The US Congress has no billionaires. China’s National People’s Congress has some one hundred of them. With 609 in total as of 2017, China has more billionaires than America.7 And their wealth is growing faster than the economy overall.8
China’s rich are amongst the strongest supporters of the Party-state system in large part because their prosperity owes so much to it, despite their need to curry favour to protect themselves. While Xiao Jianhua’s fate is still unclear, his extra-legal abduction is a good illustration that wealth alone is not enough protection.
The Extraordinary Case of Guo Wengui
The most dramatic example of these complex relations between wealth and the Party-state in 2017 has undoubtedly been the case of real estate billionaire Guo Wengui 郭文贵, also known as Miles Kwok, a conspicuous member of Donald Trump’s Mar-a-Lago Club. Guo fled China in 2014 after Caixin magazine investigated his rise and called him a ‘power hunter’ 权力猎手 for his corruption and shady links with officials.9 Once in exile, Guo made an escalating series of claims about corruption by others, particularly Wang Qishan 王岐山, the Secretary of the CCP’s key anti-corruption body, the Central Commission for Discipline Inspection. Guo, who paints himself as a patriotic whistleblower, has insisted that he is only trying to support Party General Secretary Xi Jinping’s anti-corruption campaign.
Soon after Guo began alleging corruption in high places, the CCP retaliated by revealing the arrest of his close associate, Ma Jian 马建, formerly a vice-minister of state security. In a televised confession, Ma alleged that since 2008, he worked with Guo to spy on, interfere with, and even jail Guo’s competitors in an ‘alliance of shared interests’. In some cases, Ma himself rang competitors to emphasise Guo’s connections. In return, Guo allegedly paid Ma some sixty million yuan in properties, cash, and gifts.10 Most shockingly, Ma’s confession demonstrated that even the most sensitive parts of the Party-state system could be bought, if the price was right.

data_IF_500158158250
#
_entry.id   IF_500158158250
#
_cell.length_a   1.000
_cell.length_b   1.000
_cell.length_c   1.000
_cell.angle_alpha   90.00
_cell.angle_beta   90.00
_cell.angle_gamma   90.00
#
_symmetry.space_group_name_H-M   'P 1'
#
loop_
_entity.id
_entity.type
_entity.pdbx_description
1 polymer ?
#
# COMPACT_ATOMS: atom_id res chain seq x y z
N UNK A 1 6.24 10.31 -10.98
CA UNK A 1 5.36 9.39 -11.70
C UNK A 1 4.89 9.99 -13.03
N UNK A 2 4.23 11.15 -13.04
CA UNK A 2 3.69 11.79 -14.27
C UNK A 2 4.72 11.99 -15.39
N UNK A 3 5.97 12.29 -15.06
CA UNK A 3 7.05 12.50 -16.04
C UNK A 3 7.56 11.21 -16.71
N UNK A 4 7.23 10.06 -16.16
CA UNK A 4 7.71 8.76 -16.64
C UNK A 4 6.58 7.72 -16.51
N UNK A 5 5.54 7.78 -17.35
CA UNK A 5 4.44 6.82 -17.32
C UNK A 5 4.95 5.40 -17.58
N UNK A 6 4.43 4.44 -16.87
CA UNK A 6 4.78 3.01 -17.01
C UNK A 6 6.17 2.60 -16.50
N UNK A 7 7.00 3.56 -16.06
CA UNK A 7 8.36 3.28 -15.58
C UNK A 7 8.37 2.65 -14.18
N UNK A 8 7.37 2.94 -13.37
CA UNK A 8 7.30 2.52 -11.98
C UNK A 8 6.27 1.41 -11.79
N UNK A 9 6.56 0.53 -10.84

Guo’s collusion with Ma was only the most dramatic in a long list of activities in which Guo worked with officials to get rich. Jailed for fraud in the early 1990s, Guo became a real estate entrepreneur in Zhengzhou, where he cultivated close relations with local Party Secretary, Wang Youjie 王有杰. This allowed Guo to acquire prime real estate near the railway station for his first skyscraper and in turn he appointed Wang’s son to his company board.
In anticipation of the 2008 Beijing Olympics, Guo then acquired land near the proposed site but soon ran into serious planning and payment disputes with officials. As a result, the land was resumed by Beijing Vice-Mayor Liu Zhihua 刘志华. In retaliation, and using his security apparatus connections, Guo then entrapped Liu with a sex tape. After Liu was arrested in 2006, Guo was able to regain the land and built his famous Pangu Plaza. He subsequently used rooms in its hotel to tape officials’ dalliances with prostitutes to blackmail them. He also became friends with Ling Jihua 令计划, subsequently head of the UFWD itself, until a car crash involving Ling’s son (see China Story Yearbook 2013: Civilising China, pp.24–25) exposed Ling’s web of corruption.
Guo’s membership of Mar-a-Lago fits his pattern of ‘talking flattery to power’. In October, he even met Steve Bannon, Trump’s former adviser — who had met secretly with Wang Qishan in September.11 As in China, Guo has invested in American connections to power and legitimacy while pursuing his multipronged media campaign aimed (unsuccessfully) at influencing the Nineteenth Party Congress, presumably to get himself off the corruption charges he was facing at home. After all, he might be forgiven if he is useful enough or if others he has cultivated or blackmailed in the past rise to power.
Using Twitter, video streaming, radio and press interviews, Guo went all out to present himself as a patriot (‘My only goal is to save China’), producing a series of often incredible claims and documents purporting to prove elite corruption, notably by Wang Qishan. Though excluding Xi Jinping, Guo denounced numerous other leaders as ‘a tiny group of Mafioso’.12 For much of the year he seemed to be attempting to both qualify for asylum in America and win the support of Xi himself (unlikely). By year’s end, he was calling for regime change, actions which may make any claim for asylum more creditable.13
The CCP took unprecedented measures to silence Guo. It apparently managed to have a live Voice of America (VOA) radio interview with him cut short — a clear compromise to the broadcaster’s independence. Some VOA staff were suspended as a result.14 In China, he was roundly denounced, and in December senior employees, including one of his brothers, were found guilty of destroying accounting records.15